fully rigged gear in the back of their pickup truck and head for their favorite tributary, over time,
they’ve come to realize how much damage their rod and reel takes during the trip stowing it that
way. So a lot of companies have come on the scene to give your rig a smoother, protected ride.
If you’re not renting a vehicle or you often take your personal vehicle out to fly fish, a fishing rod
carrier such as a Riversmith River Quiver is hands down the best looking form of protection for
your fly rod and reel. Lightweight, easy to install, and engineered to be aerodynamic and
compatible with any vehicle, they are also the most durable on the market and more than able
to withstand any shock, wind, or impact your vehicle may come across.
If you’ve already got your rooftop outfitted with another rack, you’re renting a vehicle, or you’re
not ready to commit to a fly rod roof rack just yet, a rod case will definitely do the trick. A lot of
anglers favor the fishing kits coming out of Wild Water, which include a rod case, reel pouch,
and side storage pouch for all the small accessories you may want to haul. Wild Water fishing
kits also make exceptional gifts for those starting out in fly fishing and need all the gear at once.
Can Always Go Old School; The Disassemble Method
At the very least, if you don’t have a fly rod roof rack or a rod case, disassemble your rig after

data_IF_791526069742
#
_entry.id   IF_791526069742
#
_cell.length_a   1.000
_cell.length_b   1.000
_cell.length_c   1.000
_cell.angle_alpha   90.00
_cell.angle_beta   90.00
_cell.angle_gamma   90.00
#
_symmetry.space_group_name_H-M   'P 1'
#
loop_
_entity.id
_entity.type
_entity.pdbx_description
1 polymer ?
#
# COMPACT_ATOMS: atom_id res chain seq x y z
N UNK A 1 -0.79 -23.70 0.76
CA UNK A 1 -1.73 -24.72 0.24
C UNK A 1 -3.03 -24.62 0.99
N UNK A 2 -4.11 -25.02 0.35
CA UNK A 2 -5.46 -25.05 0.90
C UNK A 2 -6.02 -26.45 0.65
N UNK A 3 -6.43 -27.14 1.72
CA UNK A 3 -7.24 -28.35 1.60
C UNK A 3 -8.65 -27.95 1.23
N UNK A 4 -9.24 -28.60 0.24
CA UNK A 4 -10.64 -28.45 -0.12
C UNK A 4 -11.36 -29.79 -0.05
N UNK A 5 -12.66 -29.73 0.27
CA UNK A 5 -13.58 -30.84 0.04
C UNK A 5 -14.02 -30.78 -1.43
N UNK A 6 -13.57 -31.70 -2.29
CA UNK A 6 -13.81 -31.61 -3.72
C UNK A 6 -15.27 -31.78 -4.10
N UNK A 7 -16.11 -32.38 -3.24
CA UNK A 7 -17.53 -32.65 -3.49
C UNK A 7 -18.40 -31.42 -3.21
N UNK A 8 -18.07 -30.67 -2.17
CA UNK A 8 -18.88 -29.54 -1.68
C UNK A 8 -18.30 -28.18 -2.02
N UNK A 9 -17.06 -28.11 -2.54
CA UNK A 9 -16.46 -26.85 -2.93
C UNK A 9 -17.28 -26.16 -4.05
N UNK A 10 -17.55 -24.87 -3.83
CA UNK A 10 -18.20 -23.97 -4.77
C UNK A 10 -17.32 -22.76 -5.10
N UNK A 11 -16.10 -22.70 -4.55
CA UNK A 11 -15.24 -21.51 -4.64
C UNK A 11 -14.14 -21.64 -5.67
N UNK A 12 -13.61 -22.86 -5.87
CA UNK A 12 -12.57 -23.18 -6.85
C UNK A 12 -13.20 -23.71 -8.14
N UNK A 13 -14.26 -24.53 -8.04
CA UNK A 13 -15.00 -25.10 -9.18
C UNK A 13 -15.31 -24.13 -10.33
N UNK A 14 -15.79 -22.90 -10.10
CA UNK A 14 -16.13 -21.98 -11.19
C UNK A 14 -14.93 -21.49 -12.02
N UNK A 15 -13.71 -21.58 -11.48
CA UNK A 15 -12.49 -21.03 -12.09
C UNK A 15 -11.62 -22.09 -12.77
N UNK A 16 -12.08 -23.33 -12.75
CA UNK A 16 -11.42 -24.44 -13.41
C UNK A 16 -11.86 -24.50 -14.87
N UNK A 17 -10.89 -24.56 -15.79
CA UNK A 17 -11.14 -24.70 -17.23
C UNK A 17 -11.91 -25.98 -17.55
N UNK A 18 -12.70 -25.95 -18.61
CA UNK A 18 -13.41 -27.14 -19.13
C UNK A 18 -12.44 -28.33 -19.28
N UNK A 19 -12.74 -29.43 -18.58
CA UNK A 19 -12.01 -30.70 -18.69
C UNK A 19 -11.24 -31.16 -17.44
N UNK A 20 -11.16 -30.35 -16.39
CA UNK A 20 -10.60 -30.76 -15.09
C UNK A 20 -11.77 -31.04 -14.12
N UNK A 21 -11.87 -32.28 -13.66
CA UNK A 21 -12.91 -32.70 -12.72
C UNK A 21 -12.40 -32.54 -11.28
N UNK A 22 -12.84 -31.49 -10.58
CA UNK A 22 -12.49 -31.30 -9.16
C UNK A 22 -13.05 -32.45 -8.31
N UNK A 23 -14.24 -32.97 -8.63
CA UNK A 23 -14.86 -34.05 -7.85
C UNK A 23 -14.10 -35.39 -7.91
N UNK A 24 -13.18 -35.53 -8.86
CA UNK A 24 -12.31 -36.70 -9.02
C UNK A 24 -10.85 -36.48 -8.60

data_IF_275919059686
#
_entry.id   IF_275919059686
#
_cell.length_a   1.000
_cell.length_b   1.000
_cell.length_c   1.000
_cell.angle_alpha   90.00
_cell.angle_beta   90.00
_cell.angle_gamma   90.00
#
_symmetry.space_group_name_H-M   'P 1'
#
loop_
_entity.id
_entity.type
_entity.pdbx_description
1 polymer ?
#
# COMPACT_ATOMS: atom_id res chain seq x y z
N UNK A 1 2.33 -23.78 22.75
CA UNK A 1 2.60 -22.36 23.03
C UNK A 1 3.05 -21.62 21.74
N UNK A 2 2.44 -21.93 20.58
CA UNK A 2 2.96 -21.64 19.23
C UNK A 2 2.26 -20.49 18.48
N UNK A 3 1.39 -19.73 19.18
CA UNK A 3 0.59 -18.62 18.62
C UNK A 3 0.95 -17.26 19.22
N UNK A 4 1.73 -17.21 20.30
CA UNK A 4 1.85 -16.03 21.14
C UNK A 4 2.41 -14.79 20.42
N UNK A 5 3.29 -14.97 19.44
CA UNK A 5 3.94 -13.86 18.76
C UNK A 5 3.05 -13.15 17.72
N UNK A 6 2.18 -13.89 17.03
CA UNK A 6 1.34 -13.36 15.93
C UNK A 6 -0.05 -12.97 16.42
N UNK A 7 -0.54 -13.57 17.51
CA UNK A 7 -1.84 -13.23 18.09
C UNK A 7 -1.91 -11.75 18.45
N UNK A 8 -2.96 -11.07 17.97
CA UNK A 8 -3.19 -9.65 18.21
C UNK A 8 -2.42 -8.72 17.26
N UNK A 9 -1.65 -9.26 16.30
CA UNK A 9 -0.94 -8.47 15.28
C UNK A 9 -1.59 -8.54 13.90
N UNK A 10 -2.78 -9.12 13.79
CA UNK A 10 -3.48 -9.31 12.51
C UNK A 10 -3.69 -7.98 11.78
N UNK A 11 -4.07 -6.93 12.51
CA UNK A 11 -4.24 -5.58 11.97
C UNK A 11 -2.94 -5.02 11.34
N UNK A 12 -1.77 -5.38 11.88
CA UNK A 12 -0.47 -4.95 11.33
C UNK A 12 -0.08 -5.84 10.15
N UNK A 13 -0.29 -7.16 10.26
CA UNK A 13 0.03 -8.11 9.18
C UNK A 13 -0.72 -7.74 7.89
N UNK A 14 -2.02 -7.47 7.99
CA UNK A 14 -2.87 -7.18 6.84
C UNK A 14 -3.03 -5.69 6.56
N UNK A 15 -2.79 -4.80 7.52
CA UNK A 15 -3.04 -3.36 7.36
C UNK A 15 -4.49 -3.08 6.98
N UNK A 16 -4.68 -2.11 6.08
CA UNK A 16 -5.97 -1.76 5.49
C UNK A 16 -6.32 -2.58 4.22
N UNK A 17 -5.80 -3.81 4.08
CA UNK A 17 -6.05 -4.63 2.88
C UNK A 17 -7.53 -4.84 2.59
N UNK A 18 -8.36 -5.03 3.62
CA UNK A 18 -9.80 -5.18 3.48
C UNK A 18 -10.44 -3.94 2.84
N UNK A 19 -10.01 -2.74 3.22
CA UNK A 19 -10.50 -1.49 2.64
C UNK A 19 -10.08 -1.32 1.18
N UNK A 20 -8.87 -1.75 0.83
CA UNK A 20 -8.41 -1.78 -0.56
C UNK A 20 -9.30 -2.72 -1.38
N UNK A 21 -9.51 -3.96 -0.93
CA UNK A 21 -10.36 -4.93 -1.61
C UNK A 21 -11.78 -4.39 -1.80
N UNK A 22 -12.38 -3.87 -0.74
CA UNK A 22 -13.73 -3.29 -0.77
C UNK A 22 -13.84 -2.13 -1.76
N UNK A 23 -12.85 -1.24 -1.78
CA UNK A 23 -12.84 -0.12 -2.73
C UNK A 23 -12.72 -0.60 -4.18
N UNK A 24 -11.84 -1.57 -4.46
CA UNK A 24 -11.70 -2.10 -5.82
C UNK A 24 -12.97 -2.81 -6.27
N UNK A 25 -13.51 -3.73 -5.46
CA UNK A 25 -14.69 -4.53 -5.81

use and before you drive off into the sunset. Most anglers know how to disassemble their fly
rods, but a brief brush up on the process doesn’t hurt.
Start with the obvious which is to break down the rod into the number of pieces that it was
manufactured to break down into. Then make sure you have a few straps of velcro handy, or
some sections of rope, so you can tie the rod pieces together. This ensures they will not shift,
rub, or slide around as easily as they would if they were apart. Once they’ve been properly tied
together, place the butt of the rod to the ground and elevate the tip so it’s not taking any damage
during the drive. Take it one step further and place a sock or microfiber towel around the tip to
further prevent potential damage.
It’s also not a bad idea to then velcro or tie the entire disassembled rig to the vehicle itself; not
only will this further protect your rig, but it will protect your vehicle from inflicting any damage an
unsecured rig may do during transportation.
Don’t Act Like a Greenhorn - Protect Your Gear!
These methods and suggestions may seem minor, but it’s amazing how often such simple
measures are often overlooked. Nothing gives an avid angler the shivers like seeing a comrade
neglect their gear. Don’t act like a greenhorn; protect your gear at all costs. Whether you’re
flying or driving, protecting your gear should be at the forefront of your mind.
There is plenty of equipment on the market that was designed and manufactured with the sole
purpose of protecting your gear; invest in your equipment wisely and hopefully, it’ll provide you
with the experience you’re hoping to catch!
Written by Kyle Rutten of